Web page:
Prosecco-like? Food origin naming fight continues

EU agreement standoff as Australian producers fight to keep using traditional and logical names to describe their products.

As part of the $100 billion EU trade agreement, Greece and Italy are trying to extend Geographic Indicators to a range of common food styles including wines and cheeses. If they succeed, Australian producers could be forced to rebrand thousands of products.

With Champagne and other French regions protected, EU nations are pushing for ‘Prosecco’ from Australia to become ‘Prosecco-like’. A compromise may be to call it ‘Australian Prosecco’.

This could also impact other wine varieties such as Moscato, and cheeses including Feta, Parmesan, Mozzarella, Pecorino, Gruyere and Roquefort.

Australian producers will wait anxiously as the Trade Minister Simon Birmingham represents them in negations in Brussels.

As I pointed out in November 2017, Australian producers should be thinking seriously about a long-term strategy to protect their brands. This means going beyond their own labels and collaborating to create Australian brands of food.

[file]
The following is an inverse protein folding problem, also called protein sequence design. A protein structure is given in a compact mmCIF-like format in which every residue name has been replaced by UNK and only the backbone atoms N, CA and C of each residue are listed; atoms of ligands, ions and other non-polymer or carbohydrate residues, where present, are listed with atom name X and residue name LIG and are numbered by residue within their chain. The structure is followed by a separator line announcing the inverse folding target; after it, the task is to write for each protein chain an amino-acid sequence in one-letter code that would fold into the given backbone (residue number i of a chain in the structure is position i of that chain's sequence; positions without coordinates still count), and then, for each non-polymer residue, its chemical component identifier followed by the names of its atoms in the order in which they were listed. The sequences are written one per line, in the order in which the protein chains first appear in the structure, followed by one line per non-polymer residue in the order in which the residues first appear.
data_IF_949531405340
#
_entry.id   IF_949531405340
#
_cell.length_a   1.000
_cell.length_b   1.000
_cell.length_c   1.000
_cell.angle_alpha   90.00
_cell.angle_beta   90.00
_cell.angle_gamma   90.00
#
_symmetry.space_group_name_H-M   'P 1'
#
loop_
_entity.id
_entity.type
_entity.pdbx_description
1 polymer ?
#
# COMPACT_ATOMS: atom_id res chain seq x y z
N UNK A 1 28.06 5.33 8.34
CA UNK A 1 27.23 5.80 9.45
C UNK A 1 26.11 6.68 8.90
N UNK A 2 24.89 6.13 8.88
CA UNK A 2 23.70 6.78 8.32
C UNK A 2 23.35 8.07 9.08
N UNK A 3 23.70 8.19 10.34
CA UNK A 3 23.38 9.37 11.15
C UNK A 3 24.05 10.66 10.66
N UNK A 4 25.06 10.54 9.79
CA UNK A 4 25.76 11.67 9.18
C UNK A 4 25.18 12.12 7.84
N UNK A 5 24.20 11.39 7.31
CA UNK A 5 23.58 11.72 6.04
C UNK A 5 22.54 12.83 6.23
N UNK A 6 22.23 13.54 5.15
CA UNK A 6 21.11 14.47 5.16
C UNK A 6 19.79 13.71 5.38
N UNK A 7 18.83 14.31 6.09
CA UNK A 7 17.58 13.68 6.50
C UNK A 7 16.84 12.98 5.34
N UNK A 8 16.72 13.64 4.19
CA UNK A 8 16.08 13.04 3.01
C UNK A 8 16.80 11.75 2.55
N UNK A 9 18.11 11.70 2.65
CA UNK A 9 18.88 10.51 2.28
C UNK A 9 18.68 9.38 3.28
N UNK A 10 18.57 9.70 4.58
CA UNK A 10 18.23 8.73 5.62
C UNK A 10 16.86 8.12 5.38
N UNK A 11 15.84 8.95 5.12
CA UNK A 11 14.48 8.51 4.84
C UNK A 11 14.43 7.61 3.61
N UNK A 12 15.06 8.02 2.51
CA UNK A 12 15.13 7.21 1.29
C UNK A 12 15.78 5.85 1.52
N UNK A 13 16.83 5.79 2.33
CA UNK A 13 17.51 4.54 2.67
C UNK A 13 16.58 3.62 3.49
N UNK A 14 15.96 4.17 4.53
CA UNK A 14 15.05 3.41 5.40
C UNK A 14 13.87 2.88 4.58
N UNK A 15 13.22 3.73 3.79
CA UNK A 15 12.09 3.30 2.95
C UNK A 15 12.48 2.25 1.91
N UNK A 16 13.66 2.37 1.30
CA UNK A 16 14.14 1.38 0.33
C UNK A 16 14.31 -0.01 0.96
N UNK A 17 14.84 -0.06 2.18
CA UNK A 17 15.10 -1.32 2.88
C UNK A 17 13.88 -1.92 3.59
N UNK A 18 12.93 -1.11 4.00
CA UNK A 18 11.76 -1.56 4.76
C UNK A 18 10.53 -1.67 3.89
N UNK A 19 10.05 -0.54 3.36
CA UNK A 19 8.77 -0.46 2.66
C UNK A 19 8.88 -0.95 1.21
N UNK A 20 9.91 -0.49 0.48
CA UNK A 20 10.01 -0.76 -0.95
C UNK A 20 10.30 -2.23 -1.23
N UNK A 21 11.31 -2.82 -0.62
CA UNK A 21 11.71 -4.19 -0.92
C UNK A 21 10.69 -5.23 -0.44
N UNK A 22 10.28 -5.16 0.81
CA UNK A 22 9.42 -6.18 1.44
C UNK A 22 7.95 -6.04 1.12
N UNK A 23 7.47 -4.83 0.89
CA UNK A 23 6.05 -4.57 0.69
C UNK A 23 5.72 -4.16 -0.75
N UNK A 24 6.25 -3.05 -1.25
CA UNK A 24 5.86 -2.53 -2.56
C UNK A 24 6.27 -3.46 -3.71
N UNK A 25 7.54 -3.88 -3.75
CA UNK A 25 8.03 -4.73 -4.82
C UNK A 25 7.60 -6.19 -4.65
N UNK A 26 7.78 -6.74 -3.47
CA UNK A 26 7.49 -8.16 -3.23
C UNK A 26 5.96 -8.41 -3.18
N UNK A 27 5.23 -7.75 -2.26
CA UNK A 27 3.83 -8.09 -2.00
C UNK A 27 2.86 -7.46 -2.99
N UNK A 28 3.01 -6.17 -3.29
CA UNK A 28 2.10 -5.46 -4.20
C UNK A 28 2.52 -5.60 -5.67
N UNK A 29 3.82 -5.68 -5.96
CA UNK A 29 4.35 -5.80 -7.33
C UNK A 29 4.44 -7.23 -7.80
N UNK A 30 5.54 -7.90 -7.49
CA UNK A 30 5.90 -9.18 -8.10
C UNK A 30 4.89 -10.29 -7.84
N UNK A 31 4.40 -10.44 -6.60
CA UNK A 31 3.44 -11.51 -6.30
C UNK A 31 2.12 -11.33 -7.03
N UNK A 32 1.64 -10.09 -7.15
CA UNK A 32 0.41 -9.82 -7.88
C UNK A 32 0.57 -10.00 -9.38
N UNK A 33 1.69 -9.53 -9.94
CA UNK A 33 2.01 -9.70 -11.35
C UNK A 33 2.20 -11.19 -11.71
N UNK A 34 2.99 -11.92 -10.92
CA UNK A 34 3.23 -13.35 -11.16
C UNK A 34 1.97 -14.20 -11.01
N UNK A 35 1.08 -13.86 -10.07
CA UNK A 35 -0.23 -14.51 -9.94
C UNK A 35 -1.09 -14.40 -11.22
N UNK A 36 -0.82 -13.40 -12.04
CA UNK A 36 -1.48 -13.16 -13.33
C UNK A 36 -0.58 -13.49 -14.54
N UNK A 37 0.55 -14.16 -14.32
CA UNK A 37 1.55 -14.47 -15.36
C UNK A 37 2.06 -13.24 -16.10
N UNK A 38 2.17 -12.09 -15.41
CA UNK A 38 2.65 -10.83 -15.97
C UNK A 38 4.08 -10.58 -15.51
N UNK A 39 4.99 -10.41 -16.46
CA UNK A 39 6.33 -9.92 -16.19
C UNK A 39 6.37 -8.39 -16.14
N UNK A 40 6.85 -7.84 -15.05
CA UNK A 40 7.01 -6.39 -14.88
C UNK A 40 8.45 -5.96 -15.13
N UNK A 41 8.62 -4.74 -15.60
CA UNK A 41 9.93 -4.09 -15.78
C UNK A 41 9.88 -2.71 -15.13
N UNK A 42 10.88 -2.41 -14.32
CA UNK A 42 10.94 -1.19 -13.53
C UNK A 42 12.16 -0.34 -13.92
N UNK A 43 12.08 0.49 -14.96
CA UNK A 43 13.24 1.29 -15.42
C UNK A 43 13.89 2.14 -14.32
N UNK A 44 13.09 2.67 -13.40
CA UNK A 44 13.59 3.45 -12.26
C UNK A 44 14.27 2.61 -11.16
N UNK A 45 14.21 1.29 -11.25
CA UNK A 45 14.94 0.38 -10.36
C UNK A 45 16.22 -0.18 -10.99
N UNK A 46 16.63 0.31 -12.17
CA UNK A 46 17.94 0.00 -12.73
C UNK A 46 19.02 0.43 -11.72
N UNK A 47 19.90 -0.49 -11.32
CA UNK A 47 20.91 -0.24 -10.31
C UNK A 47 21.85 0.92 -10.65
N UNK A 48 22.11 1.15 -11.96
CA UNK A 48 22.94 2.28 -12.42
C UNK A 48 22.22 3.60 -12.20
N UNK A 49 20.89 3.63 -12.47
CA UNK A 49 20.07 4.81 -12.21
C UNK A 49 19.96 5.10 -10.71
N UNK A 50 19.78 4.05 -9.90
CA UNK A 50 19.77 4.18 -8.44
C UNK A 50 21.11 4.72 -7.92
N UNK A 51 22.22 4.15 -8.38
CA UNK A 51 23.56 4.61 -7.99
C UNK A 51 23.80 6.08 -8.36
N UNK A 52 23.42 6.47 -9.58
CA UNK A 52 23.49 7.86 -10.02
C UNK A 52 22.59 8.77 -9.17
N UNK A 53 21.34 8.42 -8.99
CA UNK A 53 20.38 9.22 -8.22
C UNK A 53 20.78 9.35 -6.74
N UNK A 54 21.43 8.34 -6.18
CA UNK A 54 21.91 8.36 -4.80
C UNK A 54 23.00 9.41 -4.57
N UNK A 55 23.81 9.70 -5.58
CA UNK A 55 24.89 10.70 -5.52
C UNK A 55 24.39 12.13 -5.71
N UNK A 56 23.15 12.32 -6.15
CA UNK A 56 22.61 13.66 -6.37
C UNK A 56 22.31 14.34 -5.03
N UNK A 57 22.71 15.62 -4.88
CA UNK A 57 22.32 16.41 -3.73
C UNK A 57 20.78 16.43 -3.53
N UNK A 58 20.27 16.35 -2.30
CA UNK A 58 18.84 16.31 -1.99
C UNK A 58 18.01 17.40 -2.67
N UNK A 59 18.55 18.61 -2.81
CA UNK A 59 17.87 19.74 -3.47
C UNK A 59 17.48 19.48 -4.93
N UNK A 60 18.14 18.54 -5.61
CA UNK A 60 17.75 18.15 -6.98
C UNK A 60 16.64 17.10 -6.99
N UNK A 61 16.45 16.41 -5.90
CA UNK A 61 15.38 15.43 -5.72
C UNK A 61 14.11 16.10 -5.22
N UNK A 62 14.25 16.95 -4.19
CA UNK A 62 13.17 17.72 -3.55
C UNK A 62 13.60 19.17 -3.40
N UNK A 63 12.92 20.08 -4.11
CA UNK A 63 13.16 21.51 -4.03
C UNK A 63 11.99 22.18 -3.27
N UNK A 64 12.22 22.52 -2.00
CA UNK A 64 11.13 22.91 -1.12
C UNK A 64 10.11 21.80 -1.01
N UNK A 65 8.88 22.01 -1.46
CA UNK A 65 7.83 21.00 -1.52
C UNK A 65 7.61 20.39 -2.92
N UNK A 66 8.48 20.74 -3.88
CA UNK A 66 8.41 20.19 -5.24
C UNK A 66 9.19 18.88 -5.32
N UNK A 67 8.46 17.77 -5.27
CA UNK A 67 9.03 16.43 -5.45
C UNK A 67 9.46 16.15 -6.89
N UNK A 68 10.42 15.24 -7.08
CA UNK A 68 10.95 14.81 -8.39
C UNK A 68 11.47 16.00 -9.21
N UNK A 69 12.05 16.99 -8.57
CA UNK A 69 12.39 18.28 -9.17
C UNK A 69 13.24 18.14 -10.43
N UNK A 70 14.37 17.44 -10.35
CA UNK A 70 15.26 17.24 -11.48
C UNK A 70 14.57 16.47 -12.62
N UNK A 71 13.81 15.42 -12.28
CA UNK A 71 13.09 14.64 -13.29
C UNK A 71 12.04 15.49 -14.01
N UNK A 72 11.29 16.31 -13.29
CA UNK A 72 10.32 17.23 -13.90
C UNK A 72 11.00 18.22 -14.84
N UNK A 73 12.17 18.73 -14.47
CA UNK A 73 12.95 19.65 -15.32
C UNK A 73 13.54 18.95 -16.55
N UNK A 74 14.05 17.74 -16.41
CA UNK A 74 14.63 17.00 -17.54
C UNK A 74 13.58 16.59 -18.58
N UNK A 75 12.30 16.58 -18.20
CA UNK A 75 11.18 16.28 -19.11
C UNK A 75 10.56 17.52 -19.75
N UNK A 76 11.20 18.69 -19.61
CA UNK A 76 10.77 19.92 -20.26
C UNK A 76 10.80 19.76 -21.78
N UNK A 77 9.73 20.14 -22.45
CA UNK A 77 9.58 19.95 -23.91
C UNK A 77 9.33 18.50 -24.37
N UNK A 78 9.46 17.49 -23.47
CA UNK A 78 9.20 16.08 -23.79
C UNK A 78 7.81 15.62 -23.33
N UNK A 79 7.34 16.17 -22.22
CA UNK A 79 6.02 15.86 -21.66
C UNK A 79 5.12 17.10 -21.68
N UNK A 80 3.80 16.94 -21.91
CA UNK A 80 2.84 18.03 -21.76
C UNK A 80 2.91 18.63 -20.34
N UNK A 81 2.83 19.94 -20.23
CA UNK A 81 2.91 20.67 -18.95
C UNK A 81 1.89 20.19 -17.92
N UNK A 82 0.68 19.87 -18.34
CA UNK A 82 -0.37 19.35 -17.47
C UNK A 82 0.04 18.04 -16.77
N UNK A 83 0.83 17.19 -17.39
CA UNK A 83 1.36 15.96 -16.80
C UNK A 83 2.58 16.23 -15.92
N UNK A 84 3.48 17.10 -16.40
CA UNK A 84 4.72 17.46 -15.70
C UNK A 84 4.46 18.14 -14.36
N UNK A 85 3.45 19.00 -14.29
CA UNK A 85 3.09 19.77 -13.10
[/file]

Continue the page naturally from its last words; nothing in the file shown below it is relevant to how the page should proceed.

While several Australian wine and foodie regions are well established, there is still more work to do in owning regional styles and establishing our own Geographic Indicators.

Michael Hughes

Michael is Managing Partner and Strategy Director at Truly Deeply, a brand agency with 25 years’ experience working with brands to position them for growth. His deep expertise is in unlocking the strategic power of your brand to create a differentiated, compelling and authentic brand proposition that will engage all your audiences. Michael has extensive experience working across Australia and the Middle East working with leading Australian and International organisations across just about every sector.

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